U.N. Report: 100,000 People Fled Their Homes in Abyei, Sudan, Within a Month
What was foreseen as a possible zone of conflict in the wake of the secession referendum in January organized in South Sudan became a reality as the United Nations refugee agency announced on Tuesday that the number of people who fled the disputed Abyei region is of 100,000.
U.N. High Commissioner for Refugees said that most of these people are seeking refuge in the southern part of Abyei.
Many people are still considered to be hiding in the forests, and need food, water and other basic aid.
The situation escalated last month, when the forces of the northern Sudan seized control over Abyei, pushing the people in north-east toward south.
After the referendum in January, when most of the people in South Sudan voted in favor of separating from the northern Sudan, at the end of an overwhelming turnout, a new state was created, called South Sudan, which is to be officially proclaimed on July 9.
The two parts of the former Sudan did not agree upon the jurisdiction over the rich-oil province of Abyei.
At the time of the referendum in the south, a similar referendum was intended for this province also, but it was no longer organized, leaving the decision of jurisdiction to the two new states.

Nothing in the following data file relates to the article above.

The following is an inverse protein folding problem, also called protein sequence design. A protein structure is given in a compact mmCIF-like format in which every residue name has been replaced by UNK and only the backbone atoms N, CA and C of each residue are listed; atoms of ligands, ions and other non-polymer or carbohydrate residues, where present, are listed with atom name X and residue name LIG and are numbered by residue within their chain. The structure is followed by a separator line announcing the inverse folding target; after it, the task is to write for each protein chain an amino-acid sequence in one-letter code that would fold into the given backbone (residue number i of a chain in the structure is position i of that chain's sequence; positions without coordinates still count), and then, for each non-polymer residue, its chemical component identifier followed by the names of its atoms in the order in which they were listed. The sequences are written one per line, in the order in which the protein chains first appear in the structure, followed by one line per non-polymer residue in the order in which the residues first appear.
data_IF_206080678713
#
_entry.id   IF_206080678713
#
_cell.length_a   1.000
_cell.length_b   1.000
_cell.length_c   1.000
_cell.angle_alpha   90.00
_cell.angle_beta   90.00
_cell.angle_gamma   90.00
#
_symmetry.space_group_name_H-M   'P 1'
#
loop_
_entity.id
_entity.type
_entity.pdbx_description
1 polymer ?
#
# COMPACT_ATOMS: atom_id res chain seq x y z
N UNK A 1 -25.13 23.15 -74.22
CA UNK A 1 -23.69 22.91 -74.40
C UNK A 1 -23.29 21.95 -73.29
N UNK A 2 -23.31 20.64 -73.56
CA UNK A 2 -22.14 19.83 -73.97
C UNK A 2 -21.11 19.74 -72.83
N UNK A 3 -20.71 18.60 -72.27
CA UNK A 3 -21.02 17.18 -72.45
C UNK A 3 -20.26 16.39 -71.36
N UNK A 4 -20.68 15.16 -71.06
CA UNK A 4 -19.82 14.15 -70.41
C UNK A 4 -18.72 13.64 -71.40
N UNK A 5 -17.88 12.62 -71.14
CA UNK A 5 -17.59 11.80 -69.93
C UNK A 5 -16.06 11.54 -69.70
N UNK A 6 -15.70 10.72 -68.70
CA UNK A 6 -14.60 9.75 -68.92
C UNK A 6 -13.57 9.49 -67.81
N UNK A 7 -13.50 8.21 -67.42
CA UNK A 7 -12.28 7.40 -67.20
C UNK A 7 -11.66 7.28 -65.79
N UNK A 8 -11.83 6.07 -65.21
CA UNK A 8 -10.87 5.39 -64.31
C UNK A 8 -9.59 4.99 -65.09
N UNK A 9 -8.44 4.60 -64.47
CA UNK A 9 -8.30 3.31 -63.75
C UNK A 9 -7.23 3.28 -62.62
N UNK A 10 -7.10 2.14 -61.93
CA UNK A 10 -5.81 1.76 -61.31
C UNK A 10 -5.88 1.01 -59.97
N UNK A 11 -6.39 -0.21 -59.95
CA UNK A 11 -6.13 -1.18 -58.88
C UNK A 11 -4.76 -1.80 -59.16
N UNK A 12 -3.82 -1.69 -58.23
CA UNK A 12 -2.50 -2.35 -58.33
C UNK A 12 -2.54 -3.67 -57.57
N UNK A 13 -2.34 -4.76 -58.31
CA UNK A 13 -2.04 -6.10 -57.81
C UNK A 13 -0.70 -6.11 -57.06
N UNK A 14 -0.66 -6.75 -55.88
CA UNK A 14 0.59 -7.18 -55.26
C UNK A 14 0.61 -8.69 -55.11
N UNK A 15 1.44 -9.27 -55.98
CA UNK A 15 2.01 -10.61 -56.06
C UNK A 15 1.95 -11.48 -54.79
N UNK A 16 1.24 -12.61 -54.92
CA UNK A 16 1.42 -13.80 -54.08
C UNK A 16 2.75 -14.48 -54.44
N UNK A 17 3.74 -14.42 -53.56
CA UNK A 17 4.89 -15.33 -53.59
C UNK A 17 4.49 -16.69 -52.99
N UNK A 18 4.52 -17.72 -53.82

Northern Sudan doesn’t seem eager to leave the region since they disregarded the calls of the UN to withdraw forces.
On Monday, U.N. Mission in Sudan asked the authorities in Khartoum to pull out its forces from Abyei, to stop the looting, to release civilians in their custody and to allow humanitarian help to be brought to those who need it.
There are serious concerns, also fueled by the words of Bashir al Asad, president of the North Sudan, who warned that Abyei could be a cause for renewed war, that civil confrontation between north and south could occur, after seven years of peace, since the truce in 2005, that put an end to a war that went on for 21 years.
North Sudan is a Arab-speaking country with a majority of Muslims, while the South Sudan is an English-speaking country with a Christian majority.11